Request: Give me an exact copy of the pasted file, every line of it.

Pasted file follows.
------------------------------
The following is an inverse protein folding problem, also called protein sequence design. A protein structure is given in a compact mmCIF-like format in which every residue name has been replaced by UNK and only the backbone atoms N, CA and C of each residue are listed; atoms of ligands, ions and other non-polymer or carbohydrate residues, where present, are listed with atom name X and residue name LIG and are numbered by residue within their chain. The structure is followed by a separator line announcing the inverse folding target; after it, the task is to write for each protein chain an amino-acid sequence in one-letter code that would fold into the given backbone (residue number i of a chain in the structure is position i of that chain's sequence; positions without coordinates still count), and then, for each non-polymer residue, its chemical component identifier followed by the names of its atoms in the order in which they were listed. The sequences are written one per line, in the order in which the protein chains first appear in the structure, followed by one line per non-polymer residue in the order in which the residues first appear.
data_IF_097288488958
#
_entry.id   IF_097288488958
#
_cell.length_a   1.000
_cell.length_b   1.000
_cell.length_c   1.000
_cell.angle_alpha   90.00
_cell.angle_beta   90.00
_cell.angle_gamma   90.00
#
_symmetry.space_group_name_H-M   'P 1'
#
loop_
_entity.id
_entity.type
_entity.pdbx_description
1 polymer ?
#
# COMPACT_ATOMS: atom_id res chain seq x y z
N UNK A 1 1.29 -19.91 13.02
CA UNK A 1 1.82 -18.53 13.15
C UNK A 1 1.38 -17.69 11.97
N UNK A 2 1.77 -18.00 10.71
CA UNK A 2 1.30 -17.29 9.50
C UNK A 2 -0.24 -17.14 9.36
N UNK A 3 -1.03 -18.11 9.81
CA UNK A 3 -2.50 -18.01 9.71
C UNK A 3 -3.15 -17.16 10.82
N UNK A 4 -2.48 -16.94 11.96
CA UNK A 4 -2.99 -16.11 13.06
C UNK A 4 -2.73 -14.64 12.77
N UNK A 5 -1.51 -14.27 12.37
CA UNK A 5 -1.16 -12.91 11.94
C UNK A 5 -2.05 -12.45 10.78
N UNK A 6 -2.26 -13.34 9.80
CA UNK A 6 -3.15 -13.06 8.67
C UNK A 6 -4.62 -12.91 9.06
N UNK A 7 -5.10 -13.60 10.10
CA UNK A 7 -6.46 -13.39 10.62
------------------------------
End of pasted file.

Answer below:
The following is an inverse protein folding problem, also called protein sequence design. A protein structure is given in a compact mmCIF-like format in which every residue name has been replaced by UNK and only the backbone atoms N, CA and C of each residue are listed; atoms of ligands, ions and other non-polymer or carbohydrate residues, where present, are listed with atom name X and residue name LIG and are numbered by residue within their chain. The structure is followed by a separator line announcing the inverse folding target; after it, the task is to write for each protein chain an amino-acid sequence in one-letter code that would fold into the given backbone (residue number i of a chain in the structure is position i of that chain's sequence; positions without coordinates still count), and then, for each non-polymer residue, its chemical component identifier followed by the names of its atoms in the order in which they were listed. The sequences are written one per line, in the order in which the protein chains first appear in the structure, followed by one line per non-polymer residue in the order in which the residues first appear.
data_IF_097288488958
#
_entry.id   IF_097288488958
#
_cell.length_a   1.000
_cell.length_b   1.000
_cell.length_c   1.000
_cell.angle_alpha   90.00
_cell.angle_beta   90.00
_cell.angle_gamma   90.00
#
_symmetry.space_group_name_H-M   'P 1'
#
loop_
_entity.id
_entity.type
_entity.pdbx_description
1 polymer ?
#
# COMPACT_ATOMS: atom_id res chain seq x y z
N UNK A 1 1.29 -19.91 13.02
CA UNK A 1 1.82 -18.53 13.15
C UNK A 1 1.38 -17.69 11.97
N UNK A 2 1.77 -18.00 10.71
CA UNK A 2 1.30 -17.29 9.50
C UNK A 2 -0.24 -17.14 9.36
N UNK A 3 -1.03 -18.11 9.81
CA UNK A 3 -2.50 -18.01 9.71
C UNK A 3 -3.15 -17.16 10.82
N UNK A 4 -2.48 -16.94 11.96
CA UNK A 4 -2.99 -16.11 13.06
C UNK A 4 -2.73 -14.64 12.77
N UNK A 5 -1.51 -14.27 12.37
CA UNK A 5 -1.16 -12.91 11.94
C UNK A 5 -2.05 -12.45 10.78
N UNK A 6 -2.26 -13.34 9.80
CA UNK A 6 -3.15 -13.06 8.67
C UNK A 6 -4.62 -12.91 9.06
N UNK A 7 -5.10 -13.60 10.10
CA UNK A 7 -6.46 -13.39 10.62